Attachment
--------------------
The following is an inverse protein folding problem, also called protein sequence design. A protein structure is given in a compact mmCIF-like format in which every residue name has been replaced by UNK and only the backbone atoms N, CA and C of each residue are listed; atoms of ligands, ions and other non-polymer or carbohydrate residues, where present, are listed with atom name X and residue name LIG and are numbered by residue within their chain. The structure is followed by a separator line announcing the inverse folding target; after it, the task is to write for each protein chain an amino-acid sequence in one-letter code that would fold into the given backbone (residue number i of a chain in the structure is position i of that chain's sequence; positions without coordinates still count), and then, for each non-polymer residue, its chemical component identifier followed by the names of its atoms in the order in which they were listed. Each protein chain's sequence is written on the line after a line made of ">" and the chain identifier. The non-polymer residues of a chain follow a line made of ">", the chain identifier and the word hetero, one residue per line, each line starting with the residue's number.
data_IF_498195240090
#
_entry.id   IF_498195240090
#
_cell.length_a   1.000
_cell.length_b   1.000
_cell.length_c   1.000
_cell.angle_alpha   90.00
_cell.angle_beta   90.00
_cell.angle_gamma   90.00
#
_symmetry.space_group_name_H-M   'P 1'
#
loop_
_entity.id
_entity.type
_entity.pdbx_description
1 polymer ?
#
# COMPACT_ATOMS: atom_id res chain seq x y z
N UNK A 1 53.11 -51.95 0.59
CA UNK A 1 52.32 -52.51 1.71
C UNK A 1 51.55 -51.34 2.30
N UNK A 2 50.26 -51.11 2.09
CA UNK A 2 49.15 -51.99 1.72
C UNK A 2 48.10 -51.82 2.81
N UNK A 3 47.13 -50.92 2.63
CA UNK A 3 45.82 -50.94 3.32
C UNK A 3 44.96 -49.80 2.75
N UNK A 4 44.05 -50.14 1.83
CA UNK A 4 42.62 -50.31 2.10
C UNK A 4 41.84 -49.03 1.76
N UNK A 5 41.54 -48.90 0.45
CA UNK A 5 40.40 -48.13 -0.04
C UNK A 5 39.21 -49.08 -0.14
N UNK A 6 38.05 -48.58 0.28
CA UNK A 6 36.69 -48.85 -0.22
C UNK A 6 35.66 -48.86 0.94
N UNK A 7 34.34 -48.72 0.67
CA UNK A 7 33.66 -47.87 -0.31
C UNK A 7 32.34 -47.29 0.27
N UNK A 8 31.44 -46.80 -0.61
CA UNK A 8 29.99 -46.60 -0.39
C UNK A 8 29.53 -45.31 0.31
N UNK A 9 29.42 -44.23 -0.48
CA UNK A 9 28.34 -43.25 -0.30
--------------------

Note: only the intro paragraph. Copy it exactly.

The following is an inverse protein folding problem, also called protein sequence design. A protein structure is given in a compact mmCIF-like format in which every residue name has been replaced by UNK and only the backbone atoms N, CA and C of each residue are listed; atoms of ligands, ions and other non-polymer or carbohydrate residues, where present, are listed with atom name X and residue name LIG and are numbered by residue within their chain. The structure is followed by a separator line announcing the inverse folding target; after it, the task is to write for each protein chain an amino-acid sequence in one-letter code that would fold into the given backbone (residue number i of a chain in the structure is position i of that chain's sequence; positions without coordinates still count), and then, for each non-polymer residue, its chemical component identifier followed by the names of its atoms in the order in which they were listed. Each protein chain's sequence is written on the line after a line made of ">" and the chain identifier. The non-polymer residues of a chain follow a line made of ">", the chain identifier and the word hetero, one residue per line, each line starting with the residue's number.